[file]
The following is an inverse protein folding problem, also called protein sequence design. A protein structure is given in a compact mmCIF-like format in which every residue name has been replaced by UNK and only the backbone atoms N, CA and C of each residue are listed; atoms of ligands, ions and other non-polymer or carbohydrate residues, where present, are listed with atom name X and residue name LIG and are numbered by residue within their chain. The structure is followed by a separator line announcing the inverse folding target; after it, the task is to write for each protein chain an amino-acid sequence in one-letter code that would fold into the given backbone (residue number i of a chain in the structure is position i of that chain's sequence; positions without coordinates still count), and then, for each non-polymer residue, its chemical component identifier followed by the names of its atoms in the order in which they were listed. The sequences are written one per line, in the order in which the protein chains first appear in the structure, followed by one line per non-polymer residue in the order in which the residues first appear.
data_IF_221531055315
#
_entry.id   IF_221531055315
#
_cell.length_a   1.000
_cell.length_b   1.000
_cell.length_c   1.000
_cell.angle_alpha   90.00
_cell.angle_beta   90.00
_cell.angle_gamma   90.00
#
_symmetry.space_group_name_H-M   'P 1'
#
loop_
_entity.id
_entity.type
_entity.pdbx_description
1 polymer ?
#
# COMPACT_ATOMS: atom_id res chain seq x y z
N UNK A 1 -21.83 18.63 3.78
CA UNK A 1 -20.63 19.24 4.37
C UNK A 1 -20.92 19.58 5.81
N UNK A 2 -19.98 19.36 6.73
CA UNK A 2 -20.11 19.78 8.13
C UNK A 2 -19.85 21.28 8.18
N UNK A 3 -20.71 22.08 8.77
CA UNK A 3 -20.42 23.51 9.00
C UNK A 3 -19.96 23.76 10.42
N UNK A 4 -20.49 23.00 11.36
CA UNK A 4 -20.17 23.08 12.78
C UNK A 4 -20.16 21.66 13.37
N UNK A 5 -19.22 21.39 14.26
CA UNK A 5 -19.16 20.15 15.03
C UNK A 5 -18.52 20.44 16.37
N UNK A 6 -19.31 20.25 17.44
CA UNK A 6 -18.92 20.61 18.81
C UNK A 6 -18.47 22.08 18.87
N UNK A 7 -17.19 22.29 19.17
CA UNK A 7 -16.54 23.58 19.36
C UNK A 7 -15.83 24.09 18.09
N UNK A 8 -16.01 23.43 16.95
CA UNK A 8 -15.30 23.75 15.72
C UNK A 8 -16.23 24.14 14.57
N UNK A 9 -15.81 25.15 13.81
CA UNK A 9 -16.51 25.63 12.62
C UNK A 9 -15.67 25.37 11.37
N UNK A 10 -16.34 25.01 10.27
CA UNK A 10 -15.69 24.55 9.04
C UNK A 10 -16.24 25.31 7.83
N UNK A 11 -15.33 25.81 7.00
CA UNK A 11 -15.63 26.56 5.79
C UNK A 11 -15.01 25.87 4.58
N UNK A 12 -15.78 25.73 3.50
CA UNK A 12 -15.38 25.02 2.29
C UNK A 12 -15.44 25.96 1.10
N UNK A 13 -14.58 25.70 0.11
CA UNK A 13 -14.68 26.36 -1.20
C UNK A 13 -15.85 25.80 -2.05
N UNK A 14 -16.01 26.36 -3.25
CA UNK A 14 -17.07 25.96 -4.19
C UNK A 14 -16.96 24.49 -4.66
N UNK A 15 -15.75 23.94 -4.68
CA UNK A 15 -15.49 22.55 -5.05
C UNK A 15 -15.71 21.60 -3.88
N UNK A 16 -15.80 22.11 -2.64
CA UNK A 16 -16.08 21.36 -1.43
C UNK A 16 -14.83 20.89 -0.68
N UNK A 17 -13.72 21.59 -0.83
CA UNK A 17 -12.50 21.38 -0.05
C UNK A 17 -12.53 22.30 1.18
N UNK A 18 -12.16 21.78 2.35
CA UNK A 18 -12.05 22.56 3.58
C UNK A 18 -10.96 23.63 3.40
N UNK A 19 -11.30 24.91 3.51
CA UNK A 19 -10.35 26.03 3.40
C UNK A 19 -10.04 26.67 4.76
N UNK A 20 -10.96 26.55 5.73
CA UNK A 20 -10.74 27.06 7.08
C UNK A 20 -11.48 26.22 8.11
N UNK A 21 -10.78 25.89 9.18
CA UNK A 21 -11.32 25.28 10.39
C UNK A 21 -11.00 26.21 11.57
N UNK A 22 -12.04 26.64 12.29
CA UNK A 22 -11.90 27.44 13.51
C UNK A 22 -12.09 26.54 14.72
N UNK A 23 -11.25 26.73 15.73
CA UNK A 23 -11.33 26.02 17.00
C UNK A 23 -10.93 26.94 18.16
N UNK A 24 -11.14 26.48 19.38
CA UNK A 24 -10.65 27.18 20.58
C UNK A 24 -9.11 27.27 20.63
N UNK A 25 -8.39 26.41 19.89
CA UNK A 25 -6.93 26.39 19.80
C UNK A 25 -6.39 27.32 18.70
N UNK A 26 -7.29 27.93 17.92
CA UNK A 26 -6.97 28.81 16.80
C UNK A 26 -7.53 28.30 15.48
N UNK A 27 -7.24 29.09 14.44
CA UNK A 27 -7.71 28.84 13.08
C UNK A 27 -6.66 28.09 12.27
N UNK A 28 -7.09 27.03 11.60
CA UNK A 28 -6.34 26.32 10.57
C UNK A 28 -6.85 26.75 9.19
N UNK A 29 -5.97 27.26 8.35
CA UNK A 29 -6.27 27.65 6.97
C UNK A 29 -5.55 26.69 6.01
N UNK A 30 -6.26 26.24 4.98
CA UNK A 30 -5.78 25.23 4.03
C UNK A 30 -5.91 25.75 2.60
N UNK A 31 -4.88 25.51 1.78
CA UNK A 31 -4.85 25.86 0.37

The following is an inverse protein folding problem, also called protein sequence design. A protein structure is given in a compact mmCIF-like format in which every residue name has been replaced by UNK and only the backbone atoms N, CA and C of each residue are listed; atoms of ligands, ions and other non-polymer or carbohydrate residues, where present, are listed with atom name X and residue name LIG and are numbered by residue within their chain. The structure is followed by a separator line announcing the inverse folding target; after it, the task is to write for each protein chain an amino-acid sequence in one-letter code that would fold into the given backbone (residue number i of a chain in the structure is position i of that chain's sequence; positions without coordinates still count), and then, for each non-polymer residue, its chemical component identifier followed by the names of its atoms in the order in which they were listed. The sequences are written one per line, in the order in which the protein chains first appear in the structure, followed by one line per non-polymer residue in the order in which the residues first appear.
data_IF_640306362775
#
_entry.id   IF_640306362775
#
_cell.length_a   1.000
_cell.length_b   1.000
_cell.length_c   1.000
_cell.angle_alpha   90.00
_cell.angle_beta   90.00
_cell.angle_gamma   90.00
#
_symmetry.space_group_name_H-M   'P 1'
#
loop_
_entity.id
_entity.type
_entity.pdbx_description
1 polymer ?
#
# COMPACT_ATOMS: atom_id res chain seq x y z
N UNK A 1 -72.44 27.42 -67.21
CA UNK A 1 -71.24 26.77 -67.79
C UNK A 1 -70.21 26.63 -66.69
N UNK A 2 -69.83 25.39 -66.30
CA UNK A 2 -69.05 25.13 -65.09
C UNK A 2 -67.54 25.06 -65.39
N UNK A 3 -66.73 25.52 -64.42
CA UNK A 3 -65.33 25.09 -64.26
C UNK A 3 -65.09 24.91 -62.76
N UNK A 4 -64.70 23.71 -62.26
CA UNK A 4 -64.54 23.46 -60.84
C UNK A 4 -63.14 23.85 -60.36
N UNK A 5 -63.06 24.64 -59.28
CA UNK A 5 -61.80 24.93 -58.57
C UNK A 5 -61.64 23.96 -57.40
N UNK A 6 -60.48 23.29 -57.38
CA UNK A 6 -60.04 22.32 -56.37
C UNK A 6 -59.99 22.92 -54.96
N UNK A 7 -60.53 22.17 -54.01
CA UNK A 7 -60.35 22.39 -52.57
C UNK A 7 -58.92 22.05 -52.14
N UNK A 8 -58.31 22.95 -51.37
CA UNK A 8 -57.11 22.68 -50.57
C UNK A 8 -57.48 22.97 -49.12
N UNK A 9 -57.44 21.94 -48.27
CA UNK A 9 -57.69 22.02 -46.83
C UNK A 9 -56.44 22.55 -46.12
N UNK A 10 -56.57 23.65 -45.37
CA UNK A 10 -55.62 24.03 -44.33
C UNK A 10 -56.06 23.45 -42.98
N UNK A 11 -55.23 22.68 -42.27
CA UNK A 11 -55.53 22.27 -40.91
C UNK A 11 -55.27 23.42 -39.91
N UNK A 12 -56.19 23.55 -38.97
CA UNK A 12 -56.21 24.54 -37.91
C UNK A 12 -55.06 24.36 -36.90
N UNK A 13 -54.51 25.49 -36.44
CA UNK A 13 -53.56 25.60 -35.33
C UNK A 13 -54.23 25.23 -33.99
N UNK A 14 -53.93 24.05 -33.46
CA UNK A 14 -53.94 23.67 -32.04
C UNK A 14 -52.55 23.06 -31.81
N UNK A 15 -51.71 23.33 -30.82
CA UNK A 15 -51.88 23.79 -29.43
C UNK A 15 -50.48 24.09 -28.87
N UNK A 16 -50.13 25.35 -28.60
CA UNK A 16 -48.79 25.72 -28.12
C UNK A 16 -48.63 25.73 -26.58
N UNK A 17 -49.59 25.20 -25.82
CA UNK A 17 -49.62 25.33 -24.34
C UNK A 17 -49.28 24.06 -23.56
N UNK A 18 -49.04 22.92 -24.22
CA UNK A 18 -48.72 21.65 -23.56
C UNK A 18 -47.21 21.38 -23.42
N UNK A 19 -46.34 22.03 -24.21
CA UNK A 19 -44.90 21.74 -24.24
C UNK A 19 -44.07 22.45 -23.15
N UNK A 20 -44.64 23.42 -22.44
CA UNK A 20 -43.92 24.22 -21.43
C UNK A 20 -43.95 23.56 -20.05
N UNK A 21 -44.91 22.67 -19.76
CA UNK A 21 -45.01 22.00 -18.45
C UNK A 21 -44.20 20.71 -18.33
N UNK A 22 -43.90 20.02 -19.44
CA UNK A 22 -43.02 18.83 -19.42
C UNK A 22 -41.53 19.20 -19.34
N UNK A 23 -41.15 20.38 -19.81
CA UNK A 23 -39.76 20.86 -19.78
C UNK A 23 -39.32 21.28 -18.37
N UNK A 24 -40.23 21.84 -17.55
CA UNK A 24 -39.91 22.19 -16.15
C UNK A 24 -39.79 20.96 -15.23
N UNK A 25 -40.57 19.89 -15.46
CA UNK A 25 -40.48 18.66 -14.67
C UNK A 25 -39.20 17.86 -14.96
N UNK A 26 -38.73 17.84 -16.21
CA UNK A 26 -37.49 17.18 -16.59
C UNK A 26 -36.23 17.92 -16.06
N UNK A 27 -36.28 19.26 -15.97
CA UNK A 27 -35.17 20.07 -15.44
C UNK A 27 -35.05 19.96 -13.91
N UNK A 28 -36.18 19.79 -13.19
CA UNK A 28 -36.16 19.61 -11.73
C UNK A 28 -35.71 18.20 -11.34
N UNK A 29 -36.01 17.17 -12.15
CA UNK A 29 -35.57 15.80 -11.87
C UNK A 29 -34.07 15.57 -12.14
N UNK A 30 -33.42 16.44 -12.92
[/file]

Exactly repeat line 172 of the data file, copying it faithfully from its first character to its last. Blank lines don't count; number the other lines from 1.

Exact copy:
CA UNK A 13 -53.56 25.60 -35.33